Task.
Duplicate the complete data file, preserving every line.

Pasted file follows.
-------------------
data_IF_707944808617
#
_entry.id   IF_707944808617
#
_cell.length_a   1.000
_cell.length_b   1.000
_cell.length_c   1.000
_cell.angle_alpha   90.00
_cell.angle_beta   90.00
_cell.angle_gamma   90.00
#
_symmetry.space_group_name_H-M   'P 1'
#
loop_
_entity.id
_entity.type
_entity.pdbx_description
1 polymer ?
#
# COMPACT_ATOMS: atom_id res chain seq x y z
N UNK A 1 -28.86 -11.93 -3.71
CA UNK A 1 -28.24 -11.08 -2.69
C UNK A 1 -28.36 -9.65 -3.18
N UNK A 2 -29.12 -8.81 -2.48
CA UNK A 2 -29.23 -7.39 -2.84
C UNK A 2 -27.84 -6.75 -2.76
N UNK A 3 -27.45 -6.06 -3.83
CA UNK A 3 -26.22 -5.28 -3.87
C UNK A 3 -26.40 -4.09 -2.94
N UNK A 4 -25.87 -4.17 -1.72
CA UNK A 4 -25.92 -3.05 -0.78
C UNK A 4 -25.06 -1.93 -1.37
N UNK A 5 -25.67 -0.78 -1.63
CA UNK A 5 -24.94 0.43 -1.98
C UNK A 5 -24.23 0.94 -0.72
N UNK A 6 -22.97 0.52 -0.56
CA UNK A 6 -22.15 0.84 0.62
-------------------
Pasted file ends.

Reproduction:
data_IF_707944808617
#
_entry.id   IF_707944808617
#
_cell.length_a   1.000
_cell.length_b   1.000
_cell.length_c   1.000
_cell.angle_alpha   90.00
_cell.angle_beta   90.00
_cell.angle_gamma   90.00
#
_symmetry.space_group_name_H-M   'P 1'
#
loop_
_entity.id
_entity.type
_entity.pdbx_description
1 polymer ?
#
# COMPACT_ATOMS: atom_id res chain seq x y z
N UNK A 1 -28.86 -11.93 -3.71
CA UNK A 1 -28.24 -11.08 -2.69
C UNK A 1 -28.36 -9.65 -3.18
N UNK A 2 -29.12 -8.81 -2.48
CA UNK A 2 -29.23 -7.39 -2.84
C UNK A 2 -27.84 -6.75 -2.76
N UNK A 3 -27.45 -6.06 -3.83
CA UNK A 3 -26.22 -5.28 -3.87
C UNK A 3 -26.40 -4.09 -2.94
N UNK A 4 -25.87 -4.17 -1.72
CA UNK A 4 -25.92 -3.05 -0.78
C UNK A 4 -25.06 -1.93 -1.37
N UNK A 5 -25.67 -0.78 -1.63
CA UNK A 5 -24.94 0.43 -1.98
C UNK A 5 -24.23 0.94 -0.72
N UNK A 6 -22.97 0.52 -0.56
CA UNK A 6 -22.15 0.84 0.62